Human-friendly query language for Elasticsearch
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README.md

Note: We've renamed this gem from Plunk to Peruse. You can find the old gem here.

Peruse

Human-friendly query language for Elasticsearch

About

Peruse is a ruby gem to take a human-friendly, one-line search command and translate it to full-fledged JSON to send to Elasticsearch. Currently it only supports a few commands, but the goal is to support a large subset of what Elasticsearch offers.

Installation

gem install peruse

Peruse uses Parslet to first parse your query, and then Elasticsearch's official ruby library to send it to Elasticsearch.

Usage

require 'peruse'

# 
# Configuration is required before using Peruse
# 
# Elasticsearch_options accepts the same params as Elasticsearch::Client
# from the elasticsearch-ruby library
Peruse.configure do |config|
  config.elasticsearch_options = { host: 'localhost' }
end

# Restrict timeframe to last 1 week and match documents with _type=syslog
# s = seconds
# m = minutes
# h = hours
# d = days
# w = weeks
# All times in Peruse are converted to UTC
Peruse.search 'last 1w AND _type = syslog'

# The ```window``` command can also be used to filter by time
Peruse.search 'window -2d to -1d'

# Peruse tries to parse the date with Chronic, so this works too. Note the
# double quotes around the time string. This is needed if it contains a space.
Peruse.search 'window "last monday" to "last thursday"'

# Of course, absolute dates are supported as well. Date format is American style
# e.g. MM/DD/YY
Peruse.search 'window 3/14/12 to 3/15/12'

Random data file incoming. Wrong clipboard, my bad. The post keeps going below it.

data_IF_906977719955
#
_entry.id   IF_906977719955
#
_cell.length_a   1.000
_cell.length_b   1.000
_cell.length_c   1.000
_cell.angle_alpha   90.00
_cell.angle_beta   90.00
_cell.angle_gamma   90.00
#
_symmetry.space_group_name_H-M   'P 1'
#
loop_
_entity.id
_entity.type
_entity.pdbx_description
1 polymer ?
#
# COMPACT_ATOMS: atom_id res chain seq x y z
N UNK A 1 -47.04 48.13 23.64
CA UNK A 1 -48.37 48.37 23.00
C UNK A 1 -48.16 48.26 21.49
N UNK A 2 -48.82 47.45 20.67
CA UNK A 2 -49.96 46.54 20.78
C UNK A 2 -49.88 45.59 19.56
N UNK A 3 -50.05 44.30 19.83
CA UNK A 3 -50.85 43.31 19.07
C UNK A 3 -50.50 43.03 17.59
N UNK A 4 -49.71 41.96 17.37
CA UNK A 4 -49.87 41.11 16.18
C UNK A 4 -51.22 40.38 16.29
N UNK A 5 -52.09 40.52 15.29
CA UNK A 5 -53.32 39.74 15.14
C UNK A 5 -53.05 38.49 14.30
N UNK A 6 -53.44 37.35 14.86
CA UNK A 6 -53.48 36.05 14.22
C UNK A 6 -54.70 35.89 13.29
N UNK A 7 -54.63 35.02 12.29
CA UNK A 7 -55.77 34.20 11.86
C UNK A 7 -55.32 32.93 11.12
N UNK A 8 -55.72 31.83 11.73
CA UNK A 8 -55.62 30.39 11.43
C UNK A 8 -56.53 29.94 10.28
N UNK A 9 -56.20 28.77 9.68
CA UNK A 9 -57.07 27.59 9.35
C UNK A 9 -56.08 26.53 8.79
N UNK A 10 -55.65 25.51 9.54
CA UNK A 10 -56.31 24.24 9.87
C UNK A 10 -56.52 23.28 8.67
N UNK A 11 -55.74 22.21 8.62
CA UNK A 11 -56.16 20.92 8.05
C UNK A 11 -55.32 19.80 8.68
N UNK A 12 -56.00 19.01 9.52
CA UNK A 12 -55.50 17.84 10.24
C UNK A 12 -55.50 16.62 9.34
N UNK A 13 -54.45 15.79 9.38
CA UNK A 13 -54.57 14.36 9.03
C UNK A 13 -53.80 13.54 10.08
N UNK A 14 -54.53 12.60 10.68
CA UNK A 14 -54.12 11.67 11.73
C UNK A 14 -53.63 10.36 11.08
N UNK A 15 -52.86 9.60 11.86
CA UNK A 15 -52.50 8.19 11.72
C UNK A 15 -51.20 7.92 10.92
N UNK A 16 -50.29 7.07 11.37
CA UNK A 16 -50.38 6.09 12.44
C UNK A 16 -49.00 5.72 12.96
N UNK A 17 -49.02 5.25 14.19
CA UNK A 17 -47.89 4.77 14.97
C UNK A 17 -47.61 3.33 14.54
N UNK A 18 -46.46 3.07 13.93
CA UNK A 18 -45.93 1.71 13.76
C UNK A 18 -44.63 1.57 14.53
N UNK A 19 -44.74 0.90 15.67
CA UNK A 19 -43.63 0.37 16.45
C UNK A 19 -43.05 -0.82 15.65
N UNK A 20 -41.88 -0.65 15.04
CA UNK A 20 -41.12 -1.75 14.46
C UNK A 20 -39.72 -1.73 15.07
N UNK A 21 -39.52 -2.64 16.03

# Use double quotes to wrap space-containing strings
Peruse.search 'http.header = "UserAgent: Mozilla/5.0"'

# Commands are joined using parenthesized booleans
Peruse.search '(last 1h AND severity = 5) OR (last 1w AND severity = 3)'

# "AND" is aliased to "and" and "&". Similarly, "OR" is aliased to "or" and "|".
# The following queries are identical to one above
Peruse.search '(last 1h and severity = 5) or (last 1w and severity = 3)'
Peruse.search '(last 1h & severity = 5) | (last 1w & severity = 3)'

# Use the NOT keyword to negate the following command or boolean chain
Peruse.search 'NOT message = Error'

# Like AND and OR, "NOT" is aliased to "not" and "~"
Peruse.search 'not message = Error'
Peruse.search '~ message = Error'

# Regexp is supported as well
Peruse.search 'http.headers = /.*User-Agent: Mozilla.*/ OR http.headers = /.*application\/json.*/'

Translation

Under the hood, Peruse takes your query and translates it to Elasticsearch-compatible JSON. For example,

last 24h & _type=syslog

gets translated to:

{
  "query": {
    "filtered": {
      "filter": {
        "and": [
          {
            "range": {
              "timestamp": {
                "gte": "2013-08-23T05:43:13.770Z",
                "lte": "2013-08-24T05:43:13.770Z"
              }
            }
          },
          {
            "query": {
              "query_string": {
                "query": "_type:syslog"
              }
            }
          }
        ]
      }
    }
  }
}

In general, commands are combined into a single filter using Elasticsearch's, and, or, and not filters.